The CD reviewed elsewhere in this issue of the Newsletter, Excavating Occaneechi Town: Archaeology of an Eighteenth-Century Indian Village in North Carolina, is a superb example of an excavation report in electronic form. It does a very good job of presenting the information, and it provides complete access to the excavation records as well.
A question remains, however. Should any excavation report be published on a CD or in any other electronic form? Technophiles like the writer are supposed to answer such a question with a resounding "Yes!" In truth, however, the answer to that question is not a simple one, and, in fact, there may not be a single answer. I would like to suggest some other questions that may help lead to an answer-or answers.
First, are there some specific advantages to an electronic publication of the project at hand? What are the potential gains over a book?
Second, is the material presented with the aid of specific computers, programs, and/or presentation schemes? That is, does access to the information depend on current computer hardware or software?
Third, does the way the report looks on screen-the use of windows, the placement of items relative to one another, the use of animation or sound-make a major difference? Ought the "look and feel" to be preserved?
The answer to the first question, of course, depends on the nature of the project, the kinds of data available, the plans of the author/editor, and the software to be used. Cost and speed may also be considerations, but they should be secondary considerations. In the case of Excavating Occaneechi Town, the authors/ editors obviously had specific advantages of electronic publication clearly in mind when they chose to publish electronically.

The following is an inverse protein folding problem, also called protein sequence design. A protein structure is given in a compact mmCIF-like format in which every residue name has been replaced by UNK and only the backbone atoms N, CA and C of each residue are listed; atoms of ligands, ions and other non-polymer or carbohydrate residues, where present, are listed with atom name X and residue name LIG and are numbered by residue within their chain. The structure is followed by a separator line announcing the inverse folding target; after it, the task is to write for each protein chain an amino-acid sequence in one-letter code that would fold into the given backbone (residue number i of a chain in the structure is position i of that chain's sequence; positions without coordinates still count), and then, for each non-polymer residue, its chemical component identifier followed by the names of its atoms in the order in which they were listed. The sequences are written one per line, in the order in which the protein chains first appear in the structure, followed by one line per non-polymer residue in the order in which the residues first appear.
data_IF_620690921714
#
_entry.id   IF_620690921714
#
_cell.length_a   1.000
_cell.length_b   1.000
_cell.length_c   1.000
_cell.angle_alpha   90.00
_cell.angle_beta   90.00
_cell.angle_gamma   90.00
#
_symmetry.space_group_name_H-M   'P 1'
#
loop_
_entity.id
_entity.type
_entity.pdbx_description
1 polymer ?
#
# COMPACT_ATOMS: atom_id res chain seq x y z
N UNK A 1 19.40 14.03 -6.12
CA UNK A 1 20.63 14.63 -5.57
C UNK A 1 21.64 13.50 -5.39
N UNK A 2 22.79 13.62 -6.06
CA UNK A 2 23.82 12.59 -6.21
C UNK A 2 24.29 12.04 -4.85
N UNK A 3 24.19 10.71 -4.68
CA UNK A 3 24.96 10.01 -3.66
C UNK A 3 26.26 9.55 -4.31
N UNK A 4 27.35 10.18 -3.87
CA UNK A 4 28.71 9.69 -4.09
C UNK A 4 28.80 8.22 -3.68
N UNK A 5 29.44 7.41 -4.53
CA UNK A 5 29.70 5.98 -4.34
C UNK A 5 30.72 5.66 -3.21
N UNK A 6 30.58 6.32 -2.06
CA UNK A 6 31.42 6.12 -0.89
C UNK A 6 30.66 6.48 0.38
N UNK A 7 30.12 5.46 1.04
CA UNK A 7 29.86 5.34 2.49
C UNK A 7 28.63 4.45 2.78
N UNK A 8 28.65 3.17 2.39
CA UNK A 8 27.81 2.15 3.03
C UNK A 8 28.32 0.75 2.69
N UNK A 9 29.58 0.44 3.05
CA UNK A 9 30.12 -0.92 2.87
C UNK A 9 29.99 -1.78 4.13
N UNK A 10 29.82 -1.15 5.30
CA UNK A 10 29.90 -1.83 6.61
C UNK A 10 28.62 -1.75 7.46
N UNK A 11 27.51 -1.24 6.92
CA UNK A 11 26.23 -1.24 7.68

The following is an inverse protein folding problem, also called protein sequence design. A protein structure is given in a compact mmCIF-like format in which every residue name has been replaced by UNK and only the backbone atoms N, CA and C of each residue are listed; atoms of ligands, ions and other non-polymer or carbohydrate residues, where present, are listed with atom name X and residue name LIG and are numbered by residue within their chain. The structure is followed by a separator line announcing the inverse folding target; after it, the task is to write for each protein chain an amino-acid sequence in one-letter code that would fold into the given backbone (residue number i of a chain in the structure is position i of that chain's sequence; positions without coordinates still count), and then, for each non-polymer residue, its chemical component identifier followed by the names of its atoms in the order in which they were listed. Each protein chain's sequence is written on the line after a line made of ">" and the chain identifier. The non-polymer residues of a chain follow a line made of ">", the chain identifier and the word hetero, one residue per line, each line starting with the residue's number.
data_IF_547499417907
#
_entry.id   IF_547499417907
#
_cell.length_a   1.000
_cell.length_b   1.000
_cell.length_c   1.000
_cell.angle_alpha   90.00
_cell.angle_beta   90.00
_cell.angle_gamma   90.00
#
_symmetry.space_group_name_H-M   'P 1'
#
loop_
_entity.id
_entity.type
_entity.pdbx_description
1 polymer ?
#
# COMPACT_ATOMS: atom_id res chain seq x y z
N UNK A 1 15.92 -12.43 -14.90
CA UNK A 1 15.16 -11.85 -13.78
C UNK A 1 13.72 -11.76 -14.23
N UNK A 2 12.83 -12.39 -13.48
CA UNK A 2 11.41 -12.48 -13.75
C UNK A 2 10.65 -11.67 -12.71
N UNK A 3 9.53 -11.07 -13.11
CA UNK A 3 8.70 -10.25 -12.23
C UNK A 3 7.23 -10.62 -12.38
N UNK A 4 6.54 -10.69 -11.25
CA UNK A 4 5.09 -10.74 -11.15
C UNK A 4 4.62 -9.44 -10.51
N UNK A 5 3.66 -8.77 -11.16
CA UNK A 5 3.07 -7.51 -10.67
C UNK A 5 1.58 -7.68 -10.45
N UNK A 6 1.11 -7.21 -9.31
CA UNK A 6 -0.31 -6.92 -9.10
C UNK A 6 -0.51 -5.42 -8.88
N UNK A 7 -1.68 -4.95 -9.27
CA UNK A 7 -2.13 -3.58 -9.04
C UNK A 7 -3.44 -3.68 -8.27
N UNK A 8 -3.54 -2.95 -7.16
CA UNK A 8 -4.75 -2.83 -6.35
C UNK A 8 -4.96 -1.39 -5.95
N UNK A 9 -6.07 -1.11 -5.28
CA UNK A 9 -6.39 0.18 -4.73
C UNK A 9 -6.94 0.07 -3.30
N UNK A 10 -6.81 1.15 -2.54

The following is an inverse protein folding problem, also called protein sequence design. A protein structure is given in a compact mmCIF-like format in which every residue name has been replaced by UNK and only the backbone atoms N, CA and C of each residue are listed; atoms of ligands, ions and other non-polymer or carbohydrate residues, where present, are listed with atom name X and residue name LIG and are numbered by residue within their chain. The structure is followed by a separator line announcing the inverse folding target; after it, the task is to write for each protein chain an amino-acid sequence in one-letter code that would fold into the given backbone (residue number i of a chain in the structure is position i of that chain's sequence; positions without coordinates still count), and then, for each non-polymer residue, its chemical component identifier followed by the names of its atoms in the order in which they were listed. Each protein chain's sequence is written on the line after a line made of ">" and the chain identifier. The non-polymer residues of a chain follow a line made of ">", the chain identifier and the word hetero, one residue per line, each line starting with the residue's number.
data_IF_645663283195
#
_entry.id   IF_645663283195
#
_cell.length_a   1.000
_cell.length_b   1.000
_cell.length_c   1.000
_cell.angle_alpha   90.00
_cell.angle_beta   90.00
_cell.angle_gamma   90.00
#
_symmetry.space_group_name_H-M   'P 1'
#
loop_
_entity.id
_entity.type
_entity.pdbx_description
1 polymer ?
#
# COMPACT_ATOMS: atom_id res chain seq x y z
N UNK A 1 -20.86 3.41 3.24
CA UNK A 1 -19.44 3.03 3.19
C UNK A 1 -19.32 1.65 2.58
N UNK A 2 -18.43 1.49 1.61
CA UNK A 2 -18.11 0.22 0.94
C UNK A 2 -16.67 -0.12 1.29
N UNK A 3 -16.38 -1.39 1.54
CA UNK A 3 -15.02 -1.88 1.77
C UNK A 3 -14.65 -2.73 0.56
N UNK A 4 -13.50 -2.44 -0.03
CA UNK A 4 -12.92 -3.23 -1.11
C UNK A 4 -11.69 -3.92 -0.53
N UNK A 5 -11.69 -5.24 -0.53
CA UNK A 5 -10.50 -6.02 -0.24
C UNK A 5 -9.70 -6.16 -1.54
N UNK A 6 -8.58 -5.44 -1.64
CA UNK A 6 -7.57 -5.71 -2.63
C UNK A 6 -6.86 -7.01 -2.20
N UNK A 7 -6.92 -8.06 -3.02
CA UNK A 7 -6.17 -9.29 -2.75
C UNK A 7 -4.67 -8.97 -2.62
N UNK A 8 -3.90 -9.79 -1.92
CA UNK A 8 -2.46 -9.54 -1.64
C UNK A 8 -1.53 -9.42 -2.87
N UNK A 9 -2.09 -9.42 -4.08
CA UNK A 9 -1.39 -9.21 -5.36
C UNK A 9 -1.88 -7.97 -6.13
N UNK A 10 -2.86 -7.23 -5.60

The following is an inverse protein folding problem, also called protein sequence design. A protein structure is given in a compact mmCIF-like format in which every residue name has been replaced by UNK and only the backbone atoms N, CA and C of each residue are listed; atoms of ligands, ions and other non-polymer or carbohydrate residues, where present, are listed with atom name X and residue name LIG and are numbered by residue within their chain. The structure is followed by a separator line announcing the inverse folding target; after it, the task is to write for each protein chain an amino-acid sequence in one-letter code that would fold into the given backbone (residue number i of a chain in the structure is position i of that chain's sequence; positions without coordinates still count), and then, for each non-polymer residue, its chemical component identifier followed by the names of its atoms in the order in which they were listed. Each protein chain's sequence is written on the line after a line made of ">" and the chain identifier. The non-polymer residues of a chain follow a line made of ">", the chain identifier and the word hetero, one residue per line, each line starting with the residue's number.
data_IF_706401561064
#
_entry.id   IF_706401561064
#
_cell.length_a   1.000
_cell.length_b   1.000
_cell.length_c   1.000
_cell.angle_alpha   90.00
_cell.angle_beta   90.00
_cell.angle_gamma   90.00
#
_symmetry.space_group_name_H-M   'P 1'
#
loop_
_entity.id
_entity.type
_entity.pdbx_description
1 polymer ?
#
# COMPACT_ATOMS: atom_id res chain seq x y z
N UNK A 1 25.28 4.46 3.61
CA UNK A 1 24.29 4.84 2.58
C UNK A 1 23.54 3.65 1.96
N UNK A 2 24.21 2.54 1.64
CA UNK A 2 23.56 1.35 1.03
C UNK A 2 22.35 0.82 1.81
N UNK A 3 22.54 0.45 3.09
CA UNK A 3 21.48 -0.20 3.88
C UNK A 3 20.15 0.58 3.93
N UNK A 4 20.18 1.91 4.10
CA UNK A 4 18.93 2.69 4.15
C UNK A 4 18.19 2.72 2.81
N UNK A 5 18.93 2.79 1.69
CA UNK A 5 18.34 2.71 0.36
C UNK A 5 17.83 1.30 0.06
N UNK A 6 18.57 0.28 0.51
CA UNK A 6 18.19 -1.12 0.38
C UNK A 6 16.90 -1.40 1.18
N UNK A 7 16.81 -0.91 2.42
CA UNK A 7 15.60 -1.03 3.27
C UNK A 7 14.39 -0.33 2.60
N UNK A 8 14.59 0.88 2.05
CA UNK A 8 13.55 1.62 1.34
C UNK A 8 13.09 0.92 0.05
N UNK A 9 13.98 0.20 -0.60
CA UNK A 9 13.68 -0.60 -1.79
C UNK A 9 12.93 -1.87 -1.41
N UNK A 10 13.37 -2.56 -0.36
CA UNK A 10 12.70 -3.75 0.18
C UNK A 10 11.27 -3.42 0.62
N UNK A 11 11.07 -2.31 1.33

For the second and third questions, the point is the overriding issue of permanence. An excavation report should never disappear. We cannot afford to waste the time, the effort, the expense, or the site by allowing what we have learned to disappear into the mists. But we know that computer hardware and software will change, possibly threatening access to the information. Therefore, we must concern ourselves with all the issues that may affect permanence.
There are two separate issues, though, regarding permanence. One is the permanence of the underlying information; the other is the permanence of the presentation, the "look and feel" of the author's way of using the data and making the arguments. The details of the presentation may not be important, but the juxtaposition of text, images, and other supporting information will be as necessary for a user trying to follow the arguments and factual issues in 50 years as for a contemporary user.